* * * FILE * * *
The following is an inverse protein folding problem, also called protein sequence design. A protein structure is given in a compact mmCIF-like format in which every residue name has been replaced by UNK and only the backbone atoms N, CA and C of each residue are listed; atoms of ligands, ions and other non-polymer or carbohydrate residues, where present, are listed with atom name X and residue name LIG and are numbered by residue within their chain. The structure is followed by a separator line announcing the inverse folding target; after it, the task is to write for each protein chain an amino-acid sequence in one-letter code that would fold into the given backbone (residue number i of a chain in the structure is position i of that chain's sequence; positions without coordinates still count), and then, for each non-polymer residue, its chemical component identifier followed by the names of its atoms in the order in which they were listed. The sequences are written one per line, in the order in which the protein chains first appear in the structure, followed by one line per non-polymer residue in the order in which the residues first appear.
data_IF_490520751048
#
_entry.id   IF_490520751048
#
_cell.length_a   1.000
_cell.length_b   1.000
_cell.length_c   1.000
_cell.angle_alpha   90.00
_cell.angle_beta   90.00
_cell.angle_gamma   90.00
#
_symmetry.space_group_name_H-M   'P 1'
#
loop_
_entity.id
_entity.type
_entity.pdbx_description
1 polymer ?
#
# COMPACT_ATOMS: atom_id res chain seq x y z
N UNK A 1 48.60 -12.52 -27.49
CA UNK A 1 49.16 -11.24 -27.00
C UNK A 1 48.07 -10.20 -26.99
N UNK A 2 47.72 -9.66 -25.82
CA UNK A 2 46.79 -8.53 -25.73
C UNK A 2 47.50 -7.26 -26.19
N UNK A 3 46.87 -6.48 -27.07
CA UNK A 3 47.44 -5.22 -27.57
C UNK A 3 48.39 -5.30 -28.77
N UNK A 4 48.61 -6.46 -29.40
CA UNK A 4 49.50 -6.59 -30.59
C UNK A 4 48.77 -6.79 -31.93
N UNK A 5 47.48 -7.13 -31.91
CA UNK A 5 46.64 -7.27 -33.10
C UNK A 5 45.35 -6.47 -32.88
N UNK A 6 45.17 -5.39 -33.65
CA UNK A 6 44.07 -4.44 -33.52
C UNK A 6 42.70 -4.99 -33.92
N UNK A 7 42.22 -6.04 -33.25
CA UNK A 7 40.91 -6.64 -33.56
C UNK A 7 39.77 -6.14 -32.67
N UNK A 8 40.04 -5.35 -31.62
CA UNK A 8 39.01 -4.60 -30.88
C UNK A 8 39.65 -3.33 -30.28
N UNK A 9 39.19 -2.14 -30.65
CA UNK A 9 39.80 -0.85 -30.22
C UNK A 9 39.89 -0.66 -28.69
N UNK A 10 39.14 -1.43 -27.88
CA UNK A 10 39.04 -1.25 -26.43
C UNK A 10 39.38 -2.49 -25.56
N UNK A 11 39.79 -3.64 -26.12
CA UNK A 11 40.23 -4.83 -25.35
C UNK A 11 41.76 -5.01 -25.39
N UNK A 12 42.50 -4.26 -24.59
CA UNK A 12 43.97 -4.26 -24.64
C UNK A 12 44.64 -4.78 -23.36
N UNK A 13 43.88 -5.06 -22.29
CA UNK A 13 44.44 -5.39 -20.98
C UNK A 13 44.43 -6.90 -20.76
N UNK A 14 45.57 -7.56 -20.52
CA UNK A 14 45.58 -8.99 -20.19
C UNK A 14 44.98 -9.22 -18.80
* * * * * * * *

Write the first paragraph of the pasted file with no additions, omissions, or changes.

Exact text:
The following is an inverse protein folding problem, also called protein sequence design. A protein structure is given in a compact mmCIF-like format in which every residue name has been replaced by UNK and only the backbone atoms N, CA and C of each residue are listed; atoms of ligands, ions and other non-polymer or carbohydrate residues, where present, are listed with atom name X and residue name LIG and are numbered by residue within their chain. The structure is followed by a separator line announcing the inverse folding target; after it, the task is to write for each protein chain an amino-acid sequence in one-letter code that would fold into the given backbone (residue number i of a chain in the structure is position i of that chain's sequence; positions without coordinates still count), and then, for each non-polymer residue, its chemical component identifier followed by the names of its atoms in the order in which they were listed. The sequences are written one per line, in the order in which the protein chains first appear in the structure, followed by one line per non-polymer residue in the order in which the residues first appear.